3 31 Work Done Against Frictional Forces As we have seen in the cases discussed on page 30, work done against frictional forces is mainly transformed into heat energy. In the film Castaway, Tom Hanks continuously rubs a dry stick against a split branch as he attempts to make fire. The work done in moving the stick back and forth is transformed into heat energy and eventually enough heat is generated to ignite some coconut hairs he has placed in the branch. The split in the branch allowed air to flow through the hairs and so ensure ignition. Power Power is the work done or energy transferred in a given time. The POWER of any energy transfer process depends on how quickly a given amount of energy can be transferred. All timed athletic events are a power struggle between the competitors. In all such events, the athlete is required to do the work needed to carry their body over a measured distance and the winner is the person who can perform the task in the shortest time. Of course, since their weight is different the amount of work done by each person will differ, so it is not strictly the most powerful athlete that will emerge the winner. The gold medal belongs to the athlete with the greatest power to weight ratio. If energy (E) is transferred in time (t), the power (P) is given by : (W) P = E (J) From which : t (s) E = P x t If the energy is transferred by a force doing work (W) in time (t), the power (P) is given by : When the brakes on a bike are applied, work is done against the frictional force between the rubber pads and the wheel rims. (W) P = W (J) From which : t (s) The unit of power is the WATT (W). W = P x t This opposes the motion of the wheels and both the pads and the rims heat up. The kinetic energy of the moving bike is transformed into heat energy (plus some sound energy if the brakes squeal ). 1 watt (W) is a rate of working or energy transfer of 1 joule per second (J/s). 1 W = 1 J/s Note that W is used for both the WATT and WORK DONE. Take care not to confuse them!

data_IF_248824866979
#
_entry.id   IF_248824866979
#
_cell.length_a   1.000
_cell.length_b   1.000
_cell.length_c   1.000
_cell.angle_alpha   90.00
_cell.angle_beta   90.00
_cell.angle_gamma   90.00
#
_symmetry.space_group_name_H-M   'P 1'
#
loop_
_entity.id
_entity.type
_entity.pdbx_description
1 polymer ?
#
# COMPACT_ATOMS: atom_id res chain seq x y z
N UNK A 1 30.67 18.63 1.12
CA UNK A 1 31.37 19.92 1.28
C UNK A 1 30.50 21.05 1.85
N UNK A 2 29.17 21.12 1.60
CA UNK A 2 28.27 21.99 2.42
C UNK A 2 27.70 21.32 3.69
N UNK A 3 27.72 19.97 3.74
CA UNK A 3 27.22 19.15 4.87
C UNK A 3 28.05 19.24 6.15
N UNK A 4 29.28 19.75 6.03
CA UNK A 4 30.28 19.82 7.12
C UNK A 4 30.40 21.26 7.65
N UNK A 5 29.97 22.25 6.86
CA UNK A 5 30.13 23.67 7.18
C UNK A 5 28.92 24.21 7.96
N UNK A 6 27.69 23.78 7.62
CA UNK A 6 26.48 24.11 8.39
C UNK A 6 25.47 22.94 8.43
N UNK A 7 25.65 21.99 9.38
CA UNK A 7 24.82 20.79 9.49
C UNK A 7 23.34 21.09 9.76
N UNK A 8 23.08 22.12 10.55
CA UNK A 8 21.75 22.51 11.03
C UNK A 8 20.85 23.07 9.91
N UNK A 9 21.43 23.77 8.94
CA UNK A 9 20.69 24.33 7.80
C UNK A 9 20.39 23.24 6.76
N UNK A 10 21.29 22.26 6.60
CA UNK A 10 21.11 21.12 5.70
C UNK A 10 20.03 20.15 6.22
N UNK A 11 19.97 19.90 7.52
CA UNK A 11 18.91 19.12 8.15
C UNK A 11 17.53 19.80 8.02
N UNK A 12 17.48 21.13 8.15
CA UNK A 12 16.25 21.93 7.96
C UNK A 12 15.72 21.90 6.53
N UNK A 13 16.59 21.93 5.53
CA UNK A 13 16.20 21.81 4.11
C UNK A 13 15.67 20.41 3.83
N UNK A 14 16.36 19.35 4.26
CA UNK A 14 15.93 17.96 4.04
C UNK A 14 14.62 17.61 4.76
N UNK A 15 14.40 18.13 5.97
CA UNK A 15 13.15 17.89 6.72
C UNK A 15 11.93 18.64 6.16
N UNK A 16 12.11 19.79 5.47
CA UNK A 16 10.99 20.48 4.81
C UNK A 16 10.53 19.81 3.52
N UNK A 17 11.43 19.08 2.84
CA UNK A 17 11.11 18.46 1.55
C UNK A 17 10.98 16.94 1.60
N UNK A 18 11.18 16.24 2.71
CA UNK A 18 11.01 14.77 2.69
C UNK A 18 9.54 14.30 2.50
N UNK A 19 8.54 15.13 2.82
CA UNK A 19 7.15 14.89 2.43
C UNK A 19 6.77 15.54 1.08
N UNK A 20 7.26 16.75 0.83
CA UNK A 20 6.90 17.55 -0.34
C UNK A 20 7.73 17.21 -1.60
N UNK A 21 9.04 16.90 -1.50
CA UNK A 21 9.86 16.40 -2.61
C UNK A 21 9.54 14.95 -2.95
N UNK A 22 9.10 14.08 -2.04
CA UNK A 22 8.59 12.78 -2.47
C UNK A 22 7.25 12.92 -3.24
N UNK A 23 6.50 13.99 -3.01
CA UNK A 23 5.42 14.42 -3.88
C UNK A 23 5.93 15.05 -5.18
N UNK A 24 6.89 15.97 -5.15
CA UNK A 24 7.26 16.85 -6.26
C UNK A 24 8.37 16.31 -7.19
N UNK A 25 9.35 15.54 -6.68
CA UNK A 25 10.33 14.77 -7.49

4 32 PRACTICAL WORK : Estimation of Personal Power Gravitational Potential Energy (E p ) A weight-training exercise such as the BENCH PRESS is performed 10 times using the maximum weight which the individual can comfortably manage. h Gravitational Potential Energy (E p ) is the energy possessed by an object by virtue of its position in a gravitational field. When an object is raised vertically, work is done against gravitational force and the object gains gravitational potential energy. The gain or change in an object s gravitational potential energy may be calculated using the equation shown below : The time (t) taken to do all 10 repetitions is measured using a stopwatch. 10 reps in time (t) E p = m x g x h A steel tape measure is used to measure the height (h) through which the known weight (W) is moved for each repetition. E p is the change in gravitational potential energy in joule (J). m is the mass in kilogram (kg). g is the gravitational field strength in newton per kilogram (N/kg). h is the change in height in metre (m). power = work done time taken Kinetic Energy (E k ) = 10 x m x g x h t = 10 x x x Kinetic Energy (E p ) is the energy possessed by an object by virtue of its motion and it depends on both the mass and speed of the object. = W The kinetic energy of a moving object may be calculated using the equation shown below : It should be noted that this is only a rough estimate. In order to simplify the determination, no account has been taken of : kinetic energy = ½ x mass x speed 2 E k = ½ m v 2 speed (v) The work done against friction. The work done in the second half of each repetition as the weight is lowered to the starting position under gravity. (J) (kg) (m/s) mass (m)